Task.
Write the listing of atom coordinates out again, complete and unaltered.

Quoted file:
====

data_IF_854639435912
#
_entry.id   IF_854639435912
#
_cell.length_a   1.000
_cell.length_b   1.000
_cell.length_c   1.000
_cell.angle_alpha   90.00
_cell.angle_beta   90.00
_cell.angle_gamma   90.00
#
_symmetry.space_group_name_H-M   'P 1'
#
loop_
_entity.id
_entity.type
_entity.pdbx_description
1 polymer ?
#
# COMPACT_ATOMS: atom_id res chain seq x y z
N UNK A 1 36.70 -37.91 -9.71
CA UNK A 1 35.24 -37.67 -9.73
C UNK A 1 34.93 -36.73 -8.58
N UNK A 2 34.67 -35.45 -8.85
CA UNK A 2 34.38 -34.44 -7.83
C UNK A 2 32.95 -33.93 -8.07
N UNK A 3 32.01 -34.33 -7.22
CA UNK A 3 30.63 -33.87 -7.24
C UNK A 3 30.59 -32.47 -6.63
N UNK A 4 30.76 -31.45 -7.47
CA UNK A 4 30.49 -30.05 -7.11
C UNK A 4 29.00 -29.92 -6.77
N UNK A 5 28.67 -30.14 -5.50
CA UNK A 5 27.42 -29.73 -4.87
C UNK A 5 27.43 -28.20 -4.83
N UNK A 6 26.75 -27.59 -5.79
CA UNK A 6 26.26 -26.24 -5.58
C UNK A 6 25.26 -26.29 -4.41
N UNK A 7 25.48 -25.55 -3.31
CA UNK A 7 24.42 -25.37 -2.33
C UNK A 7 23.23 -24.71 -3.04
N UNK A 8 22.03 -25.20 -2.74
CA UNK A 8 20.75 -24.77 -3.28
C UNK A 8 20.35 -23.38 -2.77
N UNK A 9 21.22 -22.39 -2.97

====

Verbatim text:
data_IF_854639435912
#
_entry.id   IF_854639435912
#
_cell.length_a   1.000
_cell.length_b   1.000
_cell.length_c   1.000
_cell.angle_alpha   90.00
_cell.angle_beta   90.00
_cell.angle_gamma   90.00
#
_symmetry.space_group_name_H-M   'P 1'
#
loop_
_entity.id
_entity.type
_entity.pdbx_description
1 polymer ?
#
# COMPACT_ATOMS: atom_id res chain seq x y z
N UNK A 1 36.70 -37.91 -9.71
CA UNK A 1 35.24 -37.67 -9.73
C UNK A 1 34.93 -36.73 -8.58
N UNK A 2 34.67 -35.45 -8.85
CA UNK A 2 34.38 -34.44 -7.83
C UNK A 2 32.95 -33.93 -8.07
N UNK A 3 32.01 -34.33 -7.22
CA UNK A 3 30.63 -33.87 -7.24
C UNK A 3 30.59 -32.47 -6.63
N UNK A 4 30.76 -31.45 -7.47
CA UNK A 4 30.49 -30.05 -7.11
C UNK A 4 29.00 -29.92 -6.77
N UNK A 5 28.67 -30.14 -5.50
CA UNK A 5 27.42 -29.73 -4.87
C UNK A 5 27.43 -28.20 -4.83
N UNK A 6 26.75 -27.59 -5.79
CA UNK A 6 26.26 -26.24 -5.58
C UNK A 6 25.26 -26.29 -4.41
N UNK A 7 25.48 -25.55 -3.31
CA UNK A 7 24.42 -25.37 -2.33
C UNK A 7 23.23 -24.71 -3.04
N UNK A 8 22.03 -25.20 -2.74
CA UNK A 8 20.75 -24.77 -3.28
C UNK A 8 20.35 -23.38 -2.77
N UNK A 9 21.22 -22.39 -2.97